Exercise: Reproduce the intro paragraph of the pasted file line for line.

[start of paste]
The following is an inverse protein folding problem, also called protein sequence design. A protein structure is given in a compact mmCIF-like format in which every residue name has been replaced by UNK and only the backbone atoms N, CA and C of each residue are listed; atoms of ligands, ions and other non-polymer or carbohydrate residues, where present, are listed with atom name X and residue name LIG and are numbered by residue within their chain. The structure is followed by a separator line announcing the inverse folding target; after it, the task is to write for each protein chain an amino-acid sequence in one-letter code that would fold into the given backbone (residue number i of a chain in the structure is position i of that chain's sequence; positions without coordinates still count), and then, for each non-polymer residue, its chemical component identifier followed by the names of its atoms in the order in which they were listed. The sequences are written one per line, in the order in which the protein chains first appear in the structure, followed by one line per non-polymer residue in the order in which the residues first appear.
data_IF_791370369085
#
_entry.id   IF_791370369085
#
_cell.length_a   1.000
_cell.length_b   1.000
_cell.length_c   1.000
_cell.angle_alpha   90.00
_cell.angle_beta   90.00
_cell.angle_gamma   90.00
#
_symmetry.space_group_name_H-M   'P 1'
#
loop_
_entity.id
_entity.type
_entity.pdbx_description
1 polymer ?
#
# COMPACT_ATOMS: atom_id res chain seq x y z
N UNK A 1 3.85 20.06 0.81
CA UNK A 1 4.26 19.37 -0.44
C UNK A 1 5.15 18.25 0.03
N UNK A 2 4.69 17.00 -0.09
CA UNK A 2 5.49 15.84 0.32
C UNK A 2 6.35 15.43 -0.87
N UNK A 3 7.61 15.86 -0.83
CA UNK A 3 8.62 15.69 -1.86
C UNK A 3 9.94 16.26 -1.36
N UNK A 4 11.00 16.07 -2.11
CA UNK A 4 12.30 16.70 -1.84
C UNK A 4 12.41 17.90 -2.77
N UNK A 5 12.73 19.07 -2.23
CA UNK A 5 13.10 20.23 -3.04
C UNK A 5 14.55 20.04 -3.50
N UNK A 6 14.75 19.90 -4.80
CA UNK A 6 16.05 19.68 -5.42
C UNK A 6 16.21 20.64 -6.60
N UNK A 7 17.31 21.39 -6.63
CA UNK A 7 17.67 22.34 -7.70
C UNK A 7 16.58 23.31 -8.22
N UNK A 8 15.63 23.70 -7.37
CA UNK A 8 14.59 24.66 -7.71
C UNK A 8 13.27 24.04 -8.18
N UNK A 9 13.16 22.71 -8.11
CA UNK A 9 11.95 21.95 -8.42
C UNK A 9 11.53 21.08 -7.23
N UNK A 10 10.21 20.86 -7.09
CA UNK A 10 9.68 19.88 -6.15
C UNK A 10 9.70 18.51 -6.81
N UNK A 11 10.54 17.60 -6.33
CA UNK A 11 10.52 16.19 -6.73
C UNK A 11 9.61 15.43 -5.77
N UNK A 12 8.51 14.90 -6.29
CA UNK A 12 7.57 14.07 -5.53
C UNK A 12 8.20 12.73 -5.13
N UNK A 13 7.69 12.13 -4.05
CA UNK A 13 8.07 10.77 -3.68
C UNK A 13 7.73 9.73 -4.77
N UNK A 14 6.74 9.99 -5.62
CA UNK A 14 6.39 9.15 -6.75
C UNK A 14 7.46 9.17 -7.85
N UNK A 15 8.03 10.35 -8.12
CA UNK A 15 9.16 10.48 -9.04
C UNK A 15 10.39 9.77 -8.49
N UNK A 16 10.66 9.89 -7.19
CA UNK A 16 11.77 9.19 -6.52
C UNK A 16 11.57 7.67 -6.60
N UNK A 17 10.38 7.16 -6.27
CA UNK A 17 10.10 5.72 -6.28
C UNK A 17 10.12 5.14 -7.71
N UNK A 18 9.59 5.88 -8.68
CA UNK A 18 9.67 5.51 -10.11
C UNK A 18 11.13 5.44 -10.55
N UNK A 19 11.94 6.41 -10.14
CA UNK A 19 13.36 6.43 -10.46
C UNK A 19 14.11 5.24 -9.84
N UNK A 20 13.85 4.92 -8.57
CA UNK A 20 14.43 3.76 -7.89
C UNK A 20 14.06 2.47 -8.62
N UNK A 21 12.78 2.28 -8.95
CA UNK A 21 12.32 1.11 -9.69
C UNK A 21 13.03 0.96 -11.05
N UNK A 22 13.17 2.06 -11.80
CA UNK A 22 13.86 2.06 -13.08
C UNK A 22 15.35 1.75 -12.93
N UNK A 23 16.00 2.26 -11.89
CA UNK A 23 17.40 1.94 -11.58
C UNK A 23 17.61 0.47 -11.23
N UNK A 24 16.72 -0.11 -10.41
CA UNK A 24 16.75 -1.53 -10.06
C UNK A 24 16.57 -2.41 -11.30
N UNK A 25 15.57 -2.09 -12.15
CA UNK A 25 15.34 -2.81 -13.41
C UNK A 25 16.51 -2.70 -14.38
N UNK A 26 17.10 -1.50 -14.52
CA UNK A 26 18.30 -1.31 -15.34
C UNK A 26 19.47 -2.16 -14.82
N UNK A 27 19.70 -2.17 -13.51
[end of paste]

The following is an inverse protein folding problem, also called protein sequence design. A protein structure is given in a compact mmCIF-like format in which every residue name has been replaced by UNK and only the backbone atoms N, CA and C of each residue are listed; atoms of ligands, ions and other non-polymer or carbohydrate residues, where present, are listed with atom name X and residue name LIG and are numbered by residue within their chain. The structure is followed by a separator line announcing the inverse folding target; after it, the task is to write for each protein chain an amino-acid sequence in one-letter code that would fold into the given backbone (residue number i of a chain in the structure is position i of that chain's sequence; positions without coordinates still count), and then, for each non-polymer residue, its chemical component identifier followed by the names of its atoms in the order in which they were listed. The sequences are written one per line, in the order in which the protein chains first appear in the structure, followed by one line per non-polymer residue in the order in which the residues first appear.